"The Commission’s DTV-related enforcement efforts have focused on protecting consumers from unknowingly buying televisions that will not allow consumers to enjoy the full benefits of the digital transition," said the Commission in a release. "The orders demonstrate the Commission’s commitment to strong enforcement in promoting the successful transition to digital television."
Nailed for improper DTV labeling — or more to the point, failing to warn consumers of analog-only equipment still on the shelves — were Sears Roebuck/K-Mart ($1.096M); Wal-Mart Stores/Sam’s West ($992K); Circuit City ($712K); Fry’s Electronics ($384K); Target ($296K); Best Buy ($280K); and CompUSA ($168K); for a total of $3.928M. All seven were in the form of consent decrees, which usually means that the companies admit no guilt, but agree to make a donation to the US Treasury and take measures to correct the activities they do not admit to engaging in.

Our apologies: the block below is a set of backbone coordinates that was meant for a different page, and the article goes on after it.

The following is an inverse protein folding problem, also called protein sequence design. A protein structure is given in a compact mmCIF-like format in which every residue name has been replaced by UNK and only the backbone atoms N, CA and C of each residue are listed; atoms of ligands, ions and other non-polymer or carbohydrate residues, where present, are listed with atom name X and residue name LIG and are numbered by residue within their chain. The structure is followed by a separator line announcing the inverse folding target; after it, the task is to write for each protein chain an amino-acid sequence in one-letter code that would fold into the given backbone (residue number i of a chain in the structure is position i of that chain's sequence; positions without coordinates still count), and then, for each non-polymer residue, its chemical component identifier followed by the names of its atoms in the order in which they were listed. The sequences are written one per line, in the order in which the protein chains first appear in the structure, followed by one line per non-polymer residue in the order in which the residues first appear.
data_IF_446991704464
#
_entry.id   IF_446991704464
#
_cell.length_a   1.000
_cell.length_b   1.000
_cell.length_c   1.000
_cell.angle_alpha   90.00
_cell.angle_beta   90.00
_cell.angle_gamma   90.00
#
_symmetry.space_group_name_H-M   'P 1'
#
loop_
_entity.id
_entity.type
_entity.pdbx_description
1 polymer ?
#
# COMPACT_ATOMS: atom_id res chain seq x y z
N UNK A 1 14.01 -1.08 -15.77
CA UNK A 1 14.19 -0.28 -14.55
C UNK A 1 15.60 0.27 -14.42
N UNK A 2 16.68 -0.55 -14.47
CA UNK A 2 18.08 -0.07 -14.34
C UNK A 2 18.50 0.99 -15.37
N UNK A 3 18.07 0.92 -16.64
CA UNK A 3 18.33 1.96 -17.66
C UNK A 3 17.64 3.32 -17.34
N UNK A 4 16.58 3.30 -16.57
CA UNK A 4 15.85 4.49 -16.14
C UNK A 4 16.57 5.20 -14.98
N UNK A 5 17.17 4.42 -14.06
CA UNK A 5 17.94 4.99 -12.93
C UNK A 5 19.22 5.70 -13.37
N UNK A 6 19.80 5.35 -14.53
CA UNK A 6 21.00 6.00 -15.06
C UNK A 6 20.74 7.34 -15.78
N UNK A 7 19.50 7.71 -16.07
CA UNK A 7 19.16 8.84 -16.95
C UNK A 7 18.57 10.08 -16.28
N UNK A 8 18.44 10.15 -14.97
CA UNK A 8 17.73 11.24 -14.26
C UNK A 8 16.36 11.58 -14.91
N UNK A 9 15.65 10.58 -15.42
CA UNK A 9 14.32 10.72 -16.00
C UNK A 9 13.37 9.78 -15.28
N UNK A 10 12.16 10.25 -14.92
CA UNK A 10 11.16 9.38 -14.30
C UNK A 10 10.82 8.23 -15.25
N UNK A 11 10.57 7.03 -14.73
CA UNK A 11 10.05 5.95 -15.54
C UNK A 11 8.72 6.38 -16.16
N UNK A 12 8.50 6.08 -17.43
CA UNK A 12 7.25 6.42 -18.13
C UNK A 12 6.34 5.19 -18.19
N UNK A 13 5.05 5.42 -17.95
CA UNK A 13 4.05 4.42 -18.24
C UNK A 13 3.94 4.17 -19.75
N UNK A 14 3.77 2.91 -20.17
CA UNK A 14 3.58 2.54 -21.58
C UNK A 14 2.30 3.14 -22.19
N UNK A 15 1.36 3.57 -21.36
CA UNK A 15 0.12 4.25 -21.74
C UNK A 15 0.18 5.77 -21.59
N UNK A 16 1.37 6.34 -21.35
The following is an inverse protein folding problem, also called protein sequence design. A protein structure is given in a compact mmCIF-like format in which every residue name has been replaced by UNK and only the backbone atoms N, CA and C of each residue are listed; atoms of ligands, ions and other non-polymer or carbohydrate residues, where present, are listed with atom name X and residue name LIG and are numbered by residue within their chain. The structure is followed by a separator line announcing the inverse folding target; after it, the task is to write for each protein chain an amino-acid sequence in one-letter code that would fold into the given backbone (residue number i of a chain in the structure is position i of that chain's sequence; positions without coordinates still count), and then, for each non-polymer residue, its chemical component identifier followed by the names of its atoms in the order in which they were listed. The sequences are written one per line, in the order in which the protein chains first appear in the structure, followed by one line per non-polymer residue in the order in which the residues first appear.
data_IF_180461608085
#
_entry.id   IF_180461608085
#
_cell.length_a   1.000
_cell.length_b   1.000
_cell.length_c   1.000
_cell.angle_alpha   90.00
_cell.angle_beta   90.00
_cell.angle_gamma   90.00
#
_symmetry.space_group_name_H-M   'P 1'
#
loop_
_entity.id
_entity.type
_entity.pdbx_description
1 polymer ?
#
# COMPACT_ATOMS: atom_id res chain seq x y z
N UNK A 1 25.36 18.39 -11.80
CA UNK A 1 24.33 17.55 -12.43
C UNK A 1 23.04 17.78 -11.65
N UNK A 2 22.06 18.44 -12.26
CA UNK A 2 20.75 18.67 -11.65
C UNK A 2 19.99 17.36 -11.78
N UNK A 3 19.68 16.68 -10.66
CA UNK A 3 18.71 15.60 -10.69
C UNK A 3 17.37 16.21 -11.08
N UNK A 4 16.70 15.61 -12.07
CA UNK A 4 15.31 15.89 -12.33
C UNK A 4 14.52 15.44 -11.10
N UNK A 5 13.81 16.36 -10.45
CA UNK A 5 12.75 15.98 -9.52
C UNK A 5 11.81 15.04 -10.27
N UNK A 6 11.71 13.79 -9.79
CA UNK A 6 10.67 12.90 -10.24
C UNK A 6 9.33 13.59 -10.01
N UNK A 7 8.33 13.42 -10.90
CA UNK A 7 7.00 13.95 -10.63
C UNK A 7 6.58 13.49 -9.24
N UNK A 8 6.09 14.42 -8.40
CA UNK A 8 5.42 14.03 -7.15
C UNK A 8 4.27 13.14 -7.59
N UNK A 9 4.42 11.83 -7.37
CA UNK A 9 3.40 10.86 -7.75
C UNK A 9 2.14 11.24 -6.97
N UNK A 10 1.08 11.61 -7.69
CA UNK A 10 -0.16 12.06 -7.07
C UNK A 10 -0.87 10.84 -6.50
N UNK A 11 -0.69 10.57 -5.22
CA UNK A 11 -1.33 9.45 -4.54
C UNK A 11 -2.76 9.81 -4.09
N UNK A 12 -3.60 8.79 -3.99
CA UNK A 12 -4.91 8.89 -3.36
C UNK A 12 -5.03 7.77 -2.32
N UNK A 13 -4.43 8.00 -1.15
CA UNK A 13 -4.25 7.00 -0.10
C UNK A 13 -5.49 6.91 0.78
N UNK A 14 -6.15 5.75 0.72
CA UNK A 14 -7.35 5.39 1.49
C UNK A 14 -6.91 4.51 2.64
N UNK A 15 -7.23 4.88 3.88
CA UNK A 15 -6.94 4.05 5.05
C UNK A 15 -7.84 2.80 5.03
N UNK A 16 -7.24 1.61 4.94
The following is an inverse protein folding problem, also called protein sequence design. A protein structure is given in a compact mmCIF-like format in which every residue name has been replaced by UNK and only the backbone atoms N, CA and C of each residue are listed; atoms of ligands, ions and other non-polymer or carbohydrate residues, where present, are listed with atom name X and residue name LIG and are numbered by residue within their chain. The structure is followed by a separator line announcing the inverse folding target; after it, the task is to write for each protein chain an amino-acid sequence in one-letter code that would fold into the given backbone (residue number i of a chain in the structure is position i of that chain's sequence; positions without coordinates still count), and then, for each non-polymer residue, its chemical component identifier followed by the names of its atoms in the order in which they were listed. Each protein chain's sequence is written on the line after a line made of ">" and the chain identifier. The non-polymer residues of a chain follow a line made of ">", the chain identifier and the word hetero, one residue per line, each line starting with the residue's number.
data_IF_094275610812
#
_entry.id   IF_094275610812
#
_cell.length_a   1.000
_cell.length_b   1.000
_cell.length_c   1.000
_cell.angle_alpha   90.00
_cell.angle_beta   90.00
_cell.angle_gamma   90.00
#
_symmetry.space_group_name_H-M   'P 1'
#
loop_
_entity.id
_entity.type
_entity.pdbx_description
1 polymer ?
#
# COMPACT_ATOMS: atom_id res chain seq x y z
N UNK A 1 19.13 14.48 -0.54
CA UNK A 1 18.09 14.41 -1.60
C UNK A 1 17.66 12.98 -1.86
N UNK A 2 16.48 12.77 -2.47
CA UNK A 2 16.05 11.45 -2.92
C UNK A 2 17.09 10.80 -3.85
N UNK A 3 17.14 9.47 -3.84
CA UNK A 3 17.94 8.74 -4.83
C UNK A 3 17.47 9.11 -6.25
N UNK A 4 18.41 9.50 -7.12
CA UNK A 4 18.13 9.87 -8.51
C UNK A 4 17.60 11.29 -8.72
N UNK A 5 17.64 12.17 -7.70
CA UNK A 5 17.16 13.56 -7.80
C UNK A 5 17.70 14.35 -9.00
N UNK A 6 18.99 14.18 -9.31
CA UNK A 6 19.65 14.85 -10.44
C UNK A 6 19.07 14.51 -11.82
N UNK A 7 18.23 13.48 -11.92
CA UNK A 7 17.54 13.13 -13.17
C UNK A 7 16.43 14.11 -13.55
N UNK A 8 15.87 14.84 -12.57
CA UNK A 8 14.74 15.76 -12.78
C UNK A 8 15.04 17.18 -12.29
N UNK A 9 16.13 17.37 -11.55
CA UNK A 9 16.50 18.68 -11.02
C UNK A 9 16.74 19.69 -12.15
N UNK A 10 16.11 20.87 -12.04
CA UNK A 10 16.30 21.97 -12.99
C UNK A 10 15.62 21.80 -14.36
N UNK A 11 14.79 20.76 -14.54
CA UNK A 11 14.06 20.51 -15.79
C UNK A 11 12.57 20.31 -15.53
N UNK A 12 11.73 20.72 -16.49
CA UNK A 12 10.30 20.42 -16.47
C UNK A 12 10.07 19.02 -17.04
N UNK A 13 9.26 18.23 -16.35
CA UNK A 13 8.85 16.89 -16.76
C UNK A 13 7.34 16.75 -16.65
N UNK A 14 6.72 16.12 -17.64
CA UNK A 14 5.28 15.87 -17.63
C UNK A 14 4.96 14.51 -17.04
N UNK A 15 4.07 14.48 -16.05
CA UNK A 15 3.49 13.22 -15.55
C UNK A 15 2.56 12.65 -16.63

Hits for violations involving the importation and interstate shipment of analog-only televisions included Syntax-Brillian ($1,266,100) and Precor Inc. ($357.9K), a total of $1.624M. Two other companies were nailed for failure to upgrade V-Chips, including Polaroid Corporation ($775K) and Proview Technology ($300K), for a total of $1.075M.
RBR/TVBR observation: The lesson here, of course, is this: If you have any benchmark or requirement of any kind to meet that is related to the DTV transition, we suggest you meet it. For broadcasters, the biggest sticking point will likely be the airing of educational PSAs. Broadcasters, of course, have every reason to wish for a smooth DTV transition, and we have long anticipated that as a group, television operators will not need regulatory motivation but will rather lead the way to 2/17/09.
But if for any reason your station is considering shirking on PSAs, we suggest that concept be reconsidered before FCC starts expanding its enforcement efforts to this area.